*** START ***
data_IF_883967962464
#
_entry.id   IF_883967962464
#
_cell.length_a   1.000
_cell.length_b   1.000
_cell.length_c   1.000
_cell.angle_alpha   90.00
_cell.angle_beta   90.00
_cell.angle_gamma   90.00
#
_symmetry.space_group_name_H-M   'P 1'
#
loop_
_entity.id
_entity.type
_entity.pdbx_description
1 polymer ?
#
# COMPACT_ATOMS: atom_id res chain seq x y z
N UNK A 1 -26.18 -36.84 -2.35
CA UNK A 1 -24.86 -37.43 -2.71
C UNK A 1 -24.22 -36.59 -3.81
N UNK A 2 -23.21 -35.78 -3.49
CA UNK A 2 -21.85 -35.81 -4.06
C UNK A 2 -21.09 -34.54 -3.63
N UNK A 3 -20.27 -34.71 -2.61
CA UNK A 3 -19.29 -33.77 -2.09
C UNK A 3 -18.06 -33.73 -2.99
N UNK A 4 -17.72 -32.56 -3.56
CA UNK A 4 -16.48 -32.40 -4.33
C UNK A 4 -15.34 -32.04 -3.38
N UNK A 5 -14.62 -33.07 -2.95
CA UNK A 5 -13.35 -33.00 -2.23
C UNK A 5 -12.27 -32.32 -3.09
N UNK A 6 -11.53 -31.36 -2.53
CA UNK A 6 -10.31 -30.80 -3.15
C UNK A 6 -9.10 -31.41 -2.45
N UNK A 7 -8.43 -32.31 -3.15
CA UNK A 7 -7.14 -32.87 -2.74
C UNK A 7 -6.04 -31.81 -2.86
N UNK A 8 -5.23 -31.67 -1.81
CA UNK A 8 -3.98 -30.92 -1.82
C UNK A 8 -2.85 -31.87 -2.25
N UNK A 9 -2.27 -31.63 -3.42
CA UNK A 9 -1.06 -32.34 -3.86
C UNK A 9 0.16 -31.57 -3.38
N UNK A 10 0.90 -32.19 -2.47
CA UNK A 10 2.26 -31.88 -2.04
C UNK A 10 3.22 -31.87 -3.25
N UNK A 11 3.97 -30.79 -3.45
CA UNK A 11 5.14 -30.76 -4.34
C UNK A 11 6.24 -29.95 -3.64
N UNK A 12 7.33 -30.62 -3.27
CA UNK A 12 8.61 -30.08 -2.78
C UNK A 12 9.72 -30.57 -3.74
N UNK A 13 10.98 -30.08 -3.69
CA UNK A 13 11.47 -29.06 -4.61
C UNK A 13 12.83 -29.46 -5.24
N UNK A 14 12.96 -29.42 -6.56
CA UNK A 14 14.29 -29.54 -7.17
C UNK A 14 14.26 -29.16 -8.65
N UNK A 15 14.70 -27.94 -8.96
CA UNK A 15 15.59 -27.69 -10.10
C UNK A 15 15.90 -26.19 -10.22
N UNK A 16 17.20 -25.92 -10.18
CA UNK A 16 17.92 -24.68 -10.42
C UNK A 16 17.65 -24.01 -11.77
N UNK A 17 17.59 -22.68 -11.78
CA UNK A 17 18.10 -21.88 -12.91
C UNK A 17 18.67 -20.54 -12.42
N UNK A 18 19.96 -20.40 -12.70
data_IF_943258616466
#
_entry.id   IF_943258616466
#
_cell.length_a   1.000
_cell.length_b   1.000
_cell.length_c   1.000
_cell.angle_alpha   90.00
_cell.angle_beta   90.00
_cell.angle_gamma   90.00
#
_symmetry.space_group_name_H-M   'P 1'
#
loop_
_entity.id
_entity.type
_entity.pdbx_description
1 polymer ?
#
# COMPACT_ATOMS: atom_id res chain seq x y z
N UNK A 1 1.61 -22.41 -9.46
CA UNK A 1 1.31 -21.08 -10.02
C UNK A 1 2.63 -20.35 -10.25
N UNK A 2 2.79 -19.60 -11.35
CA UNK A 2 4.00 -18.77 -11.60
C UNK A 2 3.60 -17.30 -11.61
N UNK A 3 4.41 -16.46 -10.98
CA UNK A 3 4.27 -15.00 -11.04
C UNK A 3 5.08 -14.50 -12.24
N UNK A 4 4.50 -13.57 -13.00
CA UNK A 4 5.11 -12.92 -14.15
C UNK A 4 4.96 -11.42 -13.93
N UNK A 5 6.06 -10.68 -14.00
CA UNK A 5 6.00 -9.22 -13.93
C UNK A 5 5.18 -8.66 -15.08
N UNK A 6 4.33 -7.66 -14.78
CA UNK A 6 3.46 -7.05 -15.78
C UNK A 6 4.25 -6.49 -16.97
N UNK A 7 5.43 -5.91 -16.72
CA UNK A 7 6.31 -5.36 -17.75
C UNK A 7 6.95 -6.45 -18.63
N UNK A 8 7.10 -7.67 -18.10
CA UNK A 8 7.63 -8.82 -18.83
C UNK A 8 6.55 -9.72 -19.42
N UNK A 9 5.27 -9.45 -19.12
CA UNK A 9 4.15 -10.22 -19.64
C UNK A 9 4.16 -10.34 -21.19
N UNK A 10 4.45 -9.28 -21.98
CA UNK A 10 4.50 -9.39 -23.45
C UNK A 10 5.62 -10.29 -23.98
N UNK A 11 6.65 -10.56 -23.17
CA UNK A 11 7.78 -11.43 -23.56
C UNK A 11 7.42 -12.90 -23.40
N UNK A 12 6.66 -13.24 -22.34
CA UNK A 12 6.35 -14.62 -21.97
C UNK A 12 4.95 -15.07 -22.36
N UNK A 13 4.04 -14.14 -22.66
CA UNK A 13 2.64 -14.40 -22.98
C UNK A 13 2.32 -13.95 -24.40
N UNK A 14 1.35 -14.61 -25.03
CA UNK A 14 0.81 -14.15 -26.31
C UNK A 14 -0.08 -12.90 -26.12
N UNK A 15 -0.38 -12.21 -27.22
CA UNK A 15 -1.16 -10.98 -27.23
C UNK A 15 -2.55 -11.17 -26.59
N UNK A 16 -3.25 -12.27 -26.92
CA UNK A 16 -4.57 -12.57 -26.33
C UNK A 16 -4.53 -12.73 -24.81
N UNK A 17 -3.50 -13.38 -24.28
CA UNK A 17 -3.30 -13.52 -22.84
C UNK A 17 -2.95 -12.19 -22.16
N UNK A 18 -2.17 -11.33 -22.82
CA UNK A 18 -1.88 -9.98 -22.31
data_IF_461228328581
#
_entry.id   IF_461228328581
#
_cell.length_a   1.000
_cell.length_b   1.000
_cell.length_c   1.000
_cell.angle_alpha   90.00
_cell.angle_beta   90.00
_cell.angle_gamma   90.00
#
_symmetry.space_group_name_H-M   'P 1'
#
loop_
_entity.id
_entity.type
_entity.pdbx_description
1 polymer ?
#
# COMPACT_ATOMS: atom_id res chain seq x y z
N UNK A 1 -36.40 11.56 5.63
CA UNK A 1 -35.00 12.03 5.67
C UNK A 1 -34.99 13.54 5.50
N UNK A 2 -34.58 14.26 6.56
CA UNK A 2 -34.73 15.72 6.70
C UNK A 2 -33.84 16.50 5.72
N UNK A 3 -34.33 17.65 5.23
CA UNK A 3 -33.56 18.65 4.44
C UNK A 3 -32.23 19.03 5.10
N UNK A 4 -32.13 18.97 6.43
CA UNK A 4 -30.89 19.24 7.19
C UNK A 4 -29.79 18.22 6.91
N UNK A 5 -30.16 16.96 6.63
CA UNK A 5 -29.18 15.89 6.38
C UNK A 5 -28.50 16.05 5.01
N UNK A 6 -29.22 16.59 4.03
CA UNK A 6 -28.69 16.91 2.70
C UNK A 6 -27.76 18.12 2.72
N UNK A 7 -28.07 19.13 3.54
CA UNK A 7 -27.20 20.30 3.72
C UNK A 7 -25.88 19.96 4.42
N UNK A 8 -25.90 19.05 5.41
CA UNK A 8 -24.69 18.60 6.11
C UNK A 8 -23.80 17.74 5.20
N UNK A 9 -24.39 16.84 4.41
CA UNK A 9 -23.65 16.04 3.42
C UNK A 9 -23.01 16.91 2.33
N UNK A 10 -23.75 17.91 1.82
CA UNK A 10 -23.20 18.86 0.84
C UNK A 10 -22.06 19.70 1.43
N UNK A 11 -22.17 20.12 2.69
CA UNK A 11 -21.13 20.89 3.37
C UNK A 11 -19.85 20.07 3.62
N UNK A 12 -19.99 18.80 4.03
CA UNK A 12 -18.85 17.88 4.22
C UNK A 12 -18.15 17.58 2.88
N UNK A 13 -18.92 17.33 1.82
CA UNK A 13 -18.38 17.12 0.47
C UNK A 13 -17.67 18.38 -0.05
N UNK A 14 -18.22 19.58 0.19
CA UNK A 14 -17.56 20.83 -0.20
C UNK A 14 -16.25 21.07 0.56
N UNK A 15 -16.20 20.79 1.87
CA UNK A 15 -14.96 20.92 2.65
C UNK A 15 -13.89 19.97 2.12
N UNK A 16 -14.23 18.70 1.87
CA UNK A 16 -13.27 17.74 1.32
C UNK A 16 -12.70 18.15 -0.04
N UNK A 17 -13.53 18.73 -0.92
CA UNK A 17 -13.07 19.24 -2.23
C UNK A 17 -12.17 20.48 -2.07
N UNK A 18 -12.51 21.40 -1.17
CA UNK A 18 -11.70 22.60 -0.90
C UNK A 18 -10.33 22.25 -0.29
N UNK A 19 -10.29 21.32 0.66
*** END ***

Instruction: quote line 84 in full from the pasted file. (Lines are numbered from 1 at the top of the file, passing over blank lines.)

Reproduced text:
_symmetry.space_group_name_H-M   'P 1'